British politicians demanded this week that a U.S. diplomat’s wife who fled the U.K. after killing a teenage motorcyclist in a traffic accident return to Britain to face justice. The case sparked outrage in the U.K. after it was revealed that Anne Sacoolas, 42, had claimed diplomatic immunity and flown back to the U.S. while police investigated the Aug. 27 collision near the village of Croughton. Harry Dunn, 19, died after colliding head-on with a car being driven on the wrong side of the road by Sacoolas; she promised police that she would cooperate and wouldn’t leave the country. British Prime Minister Boris Johnson said that if Sacoolas doesn’t voluntarily return to the U.K., he will raise the case “personally with the White House.”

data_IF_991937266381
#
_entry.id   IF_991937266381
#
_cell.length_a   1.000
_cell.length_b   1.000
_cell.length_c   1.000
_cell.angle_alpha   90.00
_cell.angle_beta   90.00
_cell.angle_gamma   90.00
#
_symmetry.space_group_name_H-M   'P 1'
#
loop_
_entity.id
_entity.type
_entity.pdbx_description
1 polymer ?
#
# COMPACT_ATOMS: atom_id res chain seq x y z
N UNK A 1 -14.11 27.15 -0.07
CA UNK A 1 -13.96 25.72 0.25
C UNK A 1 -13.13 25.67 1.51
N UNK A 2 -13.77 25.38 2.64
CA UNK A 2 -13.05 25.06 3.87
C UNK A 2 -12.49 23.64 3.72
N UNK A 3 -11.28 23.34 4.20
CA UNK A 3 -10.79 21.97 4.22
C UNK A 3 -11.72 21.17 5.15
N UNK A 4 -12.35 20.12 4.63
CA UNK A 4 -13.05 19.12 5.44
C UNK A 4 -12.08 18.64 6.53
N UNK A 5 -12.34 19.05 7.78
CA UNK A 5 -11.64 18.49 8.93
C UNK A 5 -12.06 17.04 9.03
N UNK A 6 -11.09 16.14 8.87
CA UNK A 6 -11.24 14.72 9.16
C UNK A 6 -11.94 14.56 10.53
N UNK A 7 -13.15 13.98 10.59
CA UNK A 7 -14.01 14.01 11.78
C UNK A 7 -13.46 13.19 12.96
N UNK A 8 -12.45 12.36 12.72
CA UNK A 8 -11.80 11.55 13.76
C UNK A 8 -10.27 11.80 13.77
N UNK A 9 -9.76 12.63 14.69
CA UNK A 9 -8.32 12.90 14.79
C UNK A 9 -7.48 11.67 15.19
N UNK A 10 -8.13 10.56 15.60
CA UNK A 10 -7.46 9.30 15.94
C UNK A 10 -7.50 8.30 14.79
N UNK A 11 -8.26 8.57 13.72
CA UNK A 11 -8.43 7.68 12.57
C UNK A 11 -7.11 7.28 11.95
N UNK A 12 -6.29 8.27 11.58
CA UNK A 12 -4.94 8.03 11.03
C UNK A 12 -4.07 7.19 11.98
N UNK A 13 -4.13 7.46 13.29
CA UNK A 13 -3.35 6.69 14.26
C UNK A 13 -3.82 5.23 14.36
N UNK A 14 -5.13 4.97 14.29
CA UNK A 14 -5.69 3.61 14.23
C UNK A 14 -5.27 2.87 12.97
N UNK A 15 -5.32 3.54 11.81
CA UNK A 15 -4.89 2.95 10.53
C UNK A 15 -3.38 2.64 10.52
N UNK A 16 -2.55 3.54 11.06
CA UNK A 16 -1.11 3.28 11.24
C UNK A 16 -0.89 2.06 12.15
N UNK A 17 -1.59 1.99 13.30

At least two people were killed and two others wounded after a gunman wearing military-style gear went on a rampage in the German city of Halle this week, targeting a synagogue and a kebab shop. The gunman live-streamed his attack on the gaming platform Twitch, saying in English that he was a Holocaust denier and that Jews are to blame for all of the West’s problems. After trying and failing to force his way into the packed synagogue on Yom Kippur, the holiest day of the Jewish calendar, the gunman shot and killed a woman on the street. He then opened fire on a nearby kebab shop, killing one man. After hijacking a taxi, the suspect was arrested on a highway to Munich. Police said they were investigating whether the attacker had “anti-Semitic and right-wing extremist motives.”
Russian black ops